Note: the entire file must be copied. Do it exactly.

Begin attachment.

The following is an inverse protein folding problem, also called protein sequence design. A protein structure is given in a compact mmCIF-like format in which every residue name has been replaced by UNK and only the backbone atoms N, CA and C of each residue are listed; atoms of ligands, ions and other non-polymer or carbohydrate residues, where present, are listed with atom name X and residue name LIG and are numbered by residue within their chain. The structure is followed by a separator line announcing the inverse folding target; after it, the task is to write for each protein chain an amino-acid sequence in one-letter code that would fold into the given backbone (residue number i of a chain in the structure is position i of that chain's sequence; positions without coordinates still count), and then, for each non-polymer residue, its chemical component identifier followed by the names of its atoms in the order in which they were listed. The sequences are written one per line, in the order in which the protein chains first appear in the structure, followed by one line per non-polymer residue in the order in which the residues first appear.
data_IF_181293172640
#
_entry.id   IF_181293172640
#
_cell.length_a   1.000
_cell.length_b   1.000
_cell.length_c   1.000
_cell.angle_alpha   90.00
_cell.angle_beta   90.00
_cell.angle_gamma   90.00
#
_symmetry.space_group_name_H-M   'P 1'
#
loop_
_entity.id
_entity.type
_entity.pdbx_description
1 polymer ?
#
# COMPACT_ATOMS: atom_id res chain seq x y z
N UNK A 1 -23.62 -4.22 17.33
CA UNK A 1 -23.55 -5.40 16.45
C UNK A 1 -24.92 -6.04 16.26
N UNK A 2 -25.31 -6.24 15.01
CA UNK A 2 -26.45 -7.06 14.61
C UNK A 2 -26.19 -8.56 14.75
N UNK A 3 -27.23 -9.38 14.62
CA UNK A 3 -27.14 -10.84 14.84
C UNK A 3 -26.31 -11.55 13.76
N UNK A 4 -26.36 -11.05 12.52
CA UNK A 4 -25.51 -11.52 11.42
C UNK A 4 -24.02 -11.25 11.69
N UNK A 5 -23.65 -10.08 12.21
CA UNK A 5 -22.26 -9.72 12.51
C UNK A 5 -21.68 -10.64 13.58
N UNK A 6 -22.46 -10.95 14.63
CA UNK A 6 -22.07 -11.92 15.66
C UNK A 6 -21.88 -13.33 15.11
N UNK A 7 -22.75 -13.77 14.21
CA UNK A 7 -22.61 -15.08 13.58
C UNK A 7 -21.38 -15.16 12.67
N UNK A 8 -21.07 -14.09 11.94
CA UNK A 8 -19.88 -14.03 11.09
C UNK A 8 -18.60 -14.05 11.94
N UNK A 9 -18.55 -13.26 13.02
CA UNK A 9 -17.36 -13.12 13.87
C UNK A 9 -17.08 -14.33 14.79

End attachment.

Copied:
The following is an inverse protein folding problem, also called protein sequence design. A protein structure is given in a compact mmCIF-like format in which every residue name has been replaced by UNK and only the backbone atoms N, CA and C of each residue are listed; atoms of ligands, ions and other non-polymer or carbohydrate residues, where present, are listed with atom name X and residue name LIG and are numbered by residue within their chain. The structure is followed by a separator line announcing the inverse folding target; after it, the task is to write for each protein chain an amino-acid sequence in one-letter code that would fold into the given backbone (residue number i of a chain in the structure is position i of that chain's sequence; positions without coordinates still count), and then, for each non-polymer residue, its chemical component identifier followed by the names of its atoms in the order in which they were listed. The sequences are written one per line, in the order in which the protein chains first appear in the structure, followed by one line per non-polymer residue in the order in which the residues first appear.
data_IF_181293172640
#
_entry.id   IF_181293172640
#
_cell.length_a   1.000
_cell.length_b   1.000
_cell.length_c   1.000
_cell.angle_alpha   90.00
_cell.angle_beta   90.00
_cell.angle_gamma   90.00
#
_symmetry.space_group_name_H-M   'P 1'
#
loop_
_entity.id
_entity.type
_entity.pdbx_description
1 polymer ?
#
# COMPACT_ATOMS: atom_id res chain seq x y z
N UNK A 1 -23.62 -4.22 17.33
CA UNK A 1 -23.55 -5.40 16.45
C UNK A 1 -24.92 -6.04 16.26
N UNK A 2 -25.31 -6.24 15.01
CA UNK A 2 -26.45 -7.06 14.61
C UNK A 2 -26.19 -8.56 14.75
N UNK A 3 -27.23 -9.38 14.62
CA UNK A 3 -27.14 -10.84 14.84
C UNK A 3 -26.31 -11.55 13.76
N UNK A 4 -26.36 -11.05 12.52
CA UNK A 4 -25.51 -11.52 11.42
C UNK A 4 -24.02 -11.25 11.69
N UNK A 5 -23.65 -10.08 12.21
CA UNK A 5 -22.26 -9.72 12.51
C UNK A 5 -21.68 -10.64 13.58
N UNK A 6 -22.46 -10.95 14.63
CA UNK A 6 -22.07 -11.92 15.66
C UNK A 6 -21.88 -13.33 15.11
N UNK A 7 -22.75 -13.77 14.21
CA UNK A 7 -22.61 -15.08 13.58
C UNK A 7 -21.38 -15.16 12.67
N UNK A 8 -21.07 -14.09 11.94
CA UNK A 8 -19.88 -14.03 11.09
C UNK A 8 -18.60 -14.05 11.94
N UNK A 9 -18.55 -13.26 13.02
CA UNK A 9 -17.36 -13.12 13.87
C UNK A 9 -17.08 -14.33 14.79